Mixed-Income Housing a Cornerstone of East Liberty Redevelopment
The Community Builders held a ceremonial groundbreaking Monday at the site of the new East Liberty Place South development.
The building will feature 52 units of mixed-income housing, as well as 11,000 square feet of commercial space. Thirteen of the one- and two-bedroom apartments will be priced at market value, with a tenant income cap of $55,000-75,000, depending on family size.
Six of the apartments are geared toward very low-income residents, including people with physical disabilities who live off disability benefits.
The remainder of the units will fall somewhere in between, according to Bart Mitchell, president and CEO of the nonprofit The Community Builders.
Mitchell said mixed-income housing is consistent with the mission of his organization.
“We would like it to benefit everybody in the community,” he said. “The neighborhood is still redeveloping … and if it does get stronger and stronger, (we want to make sure) that people aren’t going to all get priced out.”
Mitchell expects the building to be LEED Gold certified, the same standard achieved by East Liberty Place North, which is already completed and sits just across Penn Avenue from the new development.
U.S. Congressman Mike Doyle said the certification is important for economic as well as environmental reasons.
“Pittsburghers need homes that they can heat without breaking the bank,” Doyle said. “That’s why I want to commend The Community Builders for making it a priority to construct energy efficient homes.”
In addition to increased energy efficiency, the building will feature non-toxic paints and fabrics and LED light fixtures both inside and out.
East Liberty Place South is the fifth mixed-income development that The Community Builders have built in the neighborhood. In addition to East Liberty Place North, the nonprofit is responsible for New Pennley Place, Pennley Commons and Penn Manor.
Mitchell said he believes that the investment in those residential developments helped spur additional investment in the area.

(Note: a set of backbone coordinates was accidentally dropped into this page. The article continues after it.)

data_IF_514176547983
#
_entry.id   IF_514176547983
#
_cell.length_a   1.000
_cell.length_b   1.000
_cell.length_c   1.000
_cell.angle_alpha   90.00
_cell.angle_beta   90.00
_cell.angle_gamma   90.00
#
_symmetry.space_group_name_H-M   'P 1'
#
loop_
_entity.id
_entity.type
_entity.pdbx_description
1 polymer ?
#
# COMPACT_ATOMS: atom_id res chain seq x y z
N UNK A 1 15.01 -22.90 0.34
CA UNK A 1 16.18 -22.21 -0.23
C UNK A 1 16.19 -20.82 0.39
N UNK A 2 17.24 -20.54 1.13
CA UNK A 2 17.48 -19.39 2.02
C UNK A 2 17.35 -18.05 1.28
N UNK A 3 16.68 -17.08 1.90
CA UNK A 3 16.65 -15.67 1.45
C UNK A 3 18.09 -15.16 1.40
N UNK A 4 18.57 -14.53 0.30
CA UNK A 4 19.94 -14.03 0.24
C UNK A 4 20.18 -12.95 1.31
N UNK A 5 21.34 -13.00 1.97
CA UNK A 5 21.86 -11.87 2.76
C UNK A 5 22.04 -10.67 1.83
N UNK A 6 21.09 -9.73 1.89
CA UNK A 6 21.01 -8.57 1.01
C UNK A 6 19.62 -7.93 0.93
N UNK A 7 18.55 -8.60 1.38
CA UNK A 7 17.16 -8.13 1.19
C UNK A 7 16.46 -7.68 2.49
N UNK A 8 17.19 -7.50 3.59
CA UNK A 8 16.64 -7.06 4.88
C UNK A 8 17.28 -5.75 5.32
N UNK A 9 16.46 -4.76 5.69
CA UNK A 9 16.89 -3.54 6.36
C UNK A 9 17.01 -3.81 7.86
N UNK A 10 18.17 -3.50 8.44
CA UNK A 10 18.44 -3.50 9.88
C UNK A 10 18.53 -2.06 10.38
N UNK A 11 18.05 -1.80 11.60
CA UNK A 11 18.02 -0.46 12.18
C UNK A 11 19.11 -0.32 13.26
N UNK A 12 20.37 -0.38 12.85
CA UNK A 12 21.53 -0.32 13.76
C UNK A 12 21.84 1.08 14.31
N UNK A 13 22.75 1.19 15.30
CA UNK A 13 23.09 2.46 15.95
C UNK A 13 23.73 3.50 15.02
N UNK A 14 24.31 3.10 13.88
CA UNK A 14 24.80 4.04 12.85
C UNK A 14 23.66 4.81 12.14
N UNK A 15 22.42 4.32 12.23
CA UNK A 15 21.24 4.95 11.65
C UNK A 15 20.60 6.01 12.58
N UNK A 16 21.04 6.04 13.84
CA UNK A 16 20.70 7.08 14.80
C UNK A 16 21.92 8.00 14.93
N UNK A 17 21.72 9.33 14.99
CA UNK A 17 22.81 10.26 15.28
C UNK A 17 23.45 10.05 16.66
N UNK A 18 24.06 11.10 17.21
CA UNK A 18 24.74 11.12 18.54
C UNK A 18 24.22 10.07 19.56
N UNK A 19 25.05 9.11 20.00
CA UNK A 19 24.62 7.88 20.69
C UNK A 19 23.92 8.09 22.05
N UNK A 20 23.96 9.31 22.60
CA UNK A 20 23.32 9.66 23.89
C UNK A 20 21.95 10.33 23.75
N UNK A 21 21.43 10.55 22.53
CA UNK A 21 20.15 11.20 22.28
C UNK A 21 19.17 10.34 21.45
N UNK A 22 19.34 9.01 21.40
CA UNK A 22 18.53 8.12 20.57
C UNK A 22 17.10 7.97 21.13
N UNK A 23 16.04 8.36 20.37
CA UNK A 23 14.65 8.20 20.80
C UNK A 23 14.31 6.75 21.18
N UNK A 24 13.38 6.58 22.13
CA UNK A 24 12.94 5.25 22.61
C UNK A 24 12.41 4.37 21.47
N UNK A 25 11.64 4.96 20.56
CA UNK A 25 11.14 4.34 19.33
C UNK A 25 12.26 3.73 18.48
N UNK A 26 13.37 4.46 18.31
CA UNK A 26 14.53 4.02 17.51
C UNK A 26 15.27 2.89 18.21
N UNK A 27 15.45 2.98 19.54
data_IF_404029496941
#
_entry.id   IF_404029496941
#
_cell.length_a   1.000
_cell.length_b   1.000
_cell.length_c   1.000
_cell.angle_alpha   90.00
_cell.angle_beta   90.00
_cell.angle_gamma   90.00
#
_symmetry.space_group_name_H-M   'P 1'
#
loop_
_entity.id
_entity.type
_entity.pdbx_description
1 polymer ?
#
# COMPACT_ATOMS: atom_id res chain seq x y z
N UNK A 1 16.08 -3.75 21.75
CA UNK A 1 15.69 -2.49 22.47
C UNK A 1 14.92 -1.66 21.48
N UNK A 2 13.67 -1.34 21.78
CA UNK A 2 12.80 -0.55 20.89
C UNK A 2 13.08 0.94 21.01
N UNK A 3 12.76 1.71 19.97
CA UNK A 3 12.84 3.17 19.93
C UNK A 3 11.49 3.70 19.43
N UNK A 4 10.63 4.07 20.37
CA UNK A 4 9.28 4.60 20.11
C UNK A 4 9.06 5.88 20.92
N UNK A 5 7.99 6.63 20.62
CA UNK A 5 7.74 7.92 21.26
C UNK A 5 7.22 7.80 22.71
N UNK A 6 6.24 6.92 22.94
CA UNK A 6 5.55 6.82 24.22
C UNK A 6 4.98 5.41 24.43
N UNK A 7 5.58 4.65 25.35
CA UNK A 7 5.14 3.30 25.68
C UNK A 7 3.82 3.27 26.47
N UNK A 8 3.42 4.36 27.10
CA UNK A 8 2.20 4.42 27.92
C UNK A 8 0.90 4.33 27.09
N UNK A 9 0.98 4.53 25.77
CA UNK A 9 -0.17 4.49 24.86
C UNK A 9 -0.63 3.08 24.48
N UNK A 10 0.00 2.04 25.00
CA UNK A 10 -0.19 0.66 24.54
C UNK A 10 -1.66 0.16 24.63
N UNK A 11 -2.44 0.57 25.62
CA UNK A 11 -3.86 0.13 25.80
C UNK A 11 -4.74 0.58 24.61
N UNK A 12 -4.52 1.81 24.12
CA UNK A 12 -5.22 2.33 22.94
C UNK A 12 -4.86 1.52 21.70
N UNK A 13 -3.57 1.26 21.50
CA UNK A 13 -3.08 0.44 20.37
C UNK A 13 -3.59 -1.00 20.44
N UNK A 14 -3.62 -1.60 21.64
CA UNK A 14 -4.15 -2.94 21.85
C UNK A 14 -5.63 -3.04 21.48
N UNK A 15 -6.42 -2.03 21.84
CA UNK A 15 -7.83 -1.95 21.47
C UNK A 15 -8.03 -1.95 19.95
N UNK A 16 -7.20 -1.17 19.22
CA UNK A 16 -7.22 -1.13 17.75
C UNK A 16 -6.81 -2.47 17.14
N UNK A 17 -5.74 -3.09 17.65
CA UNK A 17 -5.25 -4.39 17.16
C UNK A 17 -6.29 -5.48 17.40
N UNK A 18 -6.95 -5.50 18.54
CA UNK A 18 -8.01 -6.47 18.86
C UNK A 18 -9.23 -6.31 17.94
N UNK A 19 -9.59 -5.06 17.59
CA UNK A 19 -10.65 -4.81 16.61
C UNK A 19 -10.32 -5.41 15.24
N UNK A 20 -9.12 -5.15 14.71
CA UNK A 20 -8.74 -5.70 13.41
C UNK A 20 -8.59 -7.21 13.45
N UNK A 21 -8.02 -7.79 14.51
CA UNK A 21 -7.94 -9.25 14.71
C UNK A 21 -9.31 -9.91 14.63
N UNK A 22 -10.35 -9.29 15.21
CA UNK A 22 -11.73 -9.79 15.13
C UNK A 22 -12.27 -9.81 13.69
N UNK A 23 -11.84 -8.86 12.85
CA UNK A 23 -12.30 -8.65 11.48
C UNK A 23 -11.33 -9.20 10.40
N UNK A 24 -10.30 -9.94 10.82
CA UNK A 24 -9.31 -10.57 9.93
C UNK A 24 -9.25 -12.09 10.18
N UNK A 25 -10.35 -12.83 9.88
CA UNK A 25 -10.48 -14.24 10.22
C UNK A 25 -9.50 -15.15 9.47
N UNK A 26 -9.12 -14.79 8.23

“Those are some necessary predecessors to go first, I believe, before people started investing in Target and other places,” he said. “Mixed-income housing can be not only a great housing solution, but foster other community development.”
Mitchell, whose organization is active in 15 states, said he often finds that people across the nation are interested in the East Liberty story.
Pennsylvania State Representative Ed Gainey, whose district includes East Liberty, said he is appreciative of the efforts of The Community Builders to revitalize the neighborhood.
“Because of your developments, you have removed a lot of the blight out of the East Liberty community, we have reduced crime significantly in the East Liberty community,” Gainey said. “We couldn’t have done it unless we had a partner that was willing to sacrifice … to birth something as beautiful as the new East Liberty.”
Pittsburgh Mayor Luke Ravenstahl agreed, saying that larger projects like the Target store have gotten more attention, but that does not mean they are more important.
“You probably read less about projects like this, like East Liberty Place North and now East Liberty Place South,” Ravenstahl said. “(These developments) really create the vibrancy and the opportunity that we want to see in these neighborhoods.”
Mitchell said The Community Builders will also be making a $5 million investment in the East Liberty Transit Center.
Construction of East Liberty Place South is expected to be complete by Sept. 30, 2014. Nearly two-thirds of the project’s funding came from private investors, while the remainder was provided by the Urban Redevelopment Authority of Pittsburgh, The Pennsylvania Housing Finance Agency and the U.S. Department Housing and Urban Development.